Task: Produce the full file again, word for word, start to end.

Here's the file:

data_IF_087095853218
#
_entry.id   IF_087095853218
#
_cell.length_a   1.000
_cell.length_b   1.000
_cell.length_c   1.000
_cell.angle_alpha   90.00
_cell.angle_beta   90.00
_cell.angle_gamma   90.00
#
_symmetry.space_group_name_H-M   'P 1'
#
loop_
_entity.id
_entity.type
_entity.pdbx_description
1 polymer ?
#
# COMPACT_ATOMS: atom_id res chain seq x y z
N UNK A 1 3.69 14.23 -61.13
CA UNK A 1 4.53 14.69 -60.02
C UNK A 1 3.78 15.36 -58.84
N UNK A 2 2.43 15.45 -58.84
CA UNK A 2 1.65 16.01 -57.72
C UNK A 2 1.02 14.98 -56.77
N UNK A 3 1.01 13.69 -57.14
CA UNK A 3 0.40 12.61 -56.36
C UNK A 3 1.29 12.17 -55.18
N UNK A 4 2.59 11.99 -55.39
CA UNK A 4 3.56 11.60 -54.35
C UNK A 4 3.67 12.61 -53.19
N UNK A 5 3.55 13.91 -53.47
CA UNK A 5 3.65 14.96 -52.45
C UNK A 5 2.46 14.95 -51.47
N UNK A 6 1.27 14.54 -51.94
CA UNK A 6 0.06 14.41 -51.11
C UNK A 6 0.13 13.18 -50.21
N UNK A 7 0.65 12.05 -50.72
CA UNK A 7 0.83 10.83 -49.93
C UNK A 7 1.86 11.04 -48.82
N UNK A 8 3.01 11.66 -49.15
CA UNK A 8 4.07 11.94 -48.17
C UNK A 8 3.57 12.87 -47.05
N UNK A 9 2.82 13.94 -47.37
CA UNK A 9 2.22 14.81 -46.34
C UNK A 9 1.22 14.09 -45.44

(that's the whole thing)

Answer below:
data_IF_087095853218
#
_entry.id   IF_087095853218
#
_cell.length_a   1.000
_cell.length_b   1.000
_cell.length_c   1.000
_cell.angle_alpha   90.00
_cell.angle_beta   90.00
_cell.angle_gamma   90.00
#
_symmetry.space_group_name_H-M   'P 1'
#
loop_
_entity.id
_entity.type
_entity.pdbx_description
1 polymer ?
#
# COMPACT_ATOMS: atom_id res chain seq x y z
N UNK A 1 3.69 14.23 -61.13
CA UNK A 1 4.53 14.69 -60.02
C UNK A 1 3.78 15.36 -58.84
N UNK A 2 2.43 15.45 -58.84
CA UNK A 2 1.65 16.01 -57.72
C UNK A 2 1.02 14.98 -56.77
N UNK A 3 1.01 13.69 -57.14
CA UNK A 3 0.40 12.61 -56.36
C UNK A 3 1.29 12.17 -55.18
N UNK A 4 2.59 11.99 -55.39
CA UNK A 4 3.56 11.60 -54.35
C UNK A 4 3.67 12.61 -53.19
N UNK A 5 3.55 13.91 -53.47
CA UNK A 5 3.65 14.96 -52.45
C UNK A 5 2.46 14.95 -51.47
N UNK A 6 1.27 14.54 -51.94
CA UNK A 6 0.06 14.41 -51.11
C UNK A 6 0.13 13.18 -50.21
N UNK A 7 0.65 12.05 -50.72
CA UNK A 7 0.83 10.83 -49.93
C UNK A 7 1.86 11.04 -48.82
N UNK A 8 3.01 11.66 -49.15
CA UNK A 8 4.07 11.94 -48.17
C UNK A 8 3.57 12.87 -47.05
N UNK A 9 2.82 13.94 -47.37
CA UNK A 9 2.22 14.81 -46.34
C UNK A 9 1.22 14.09 -45.44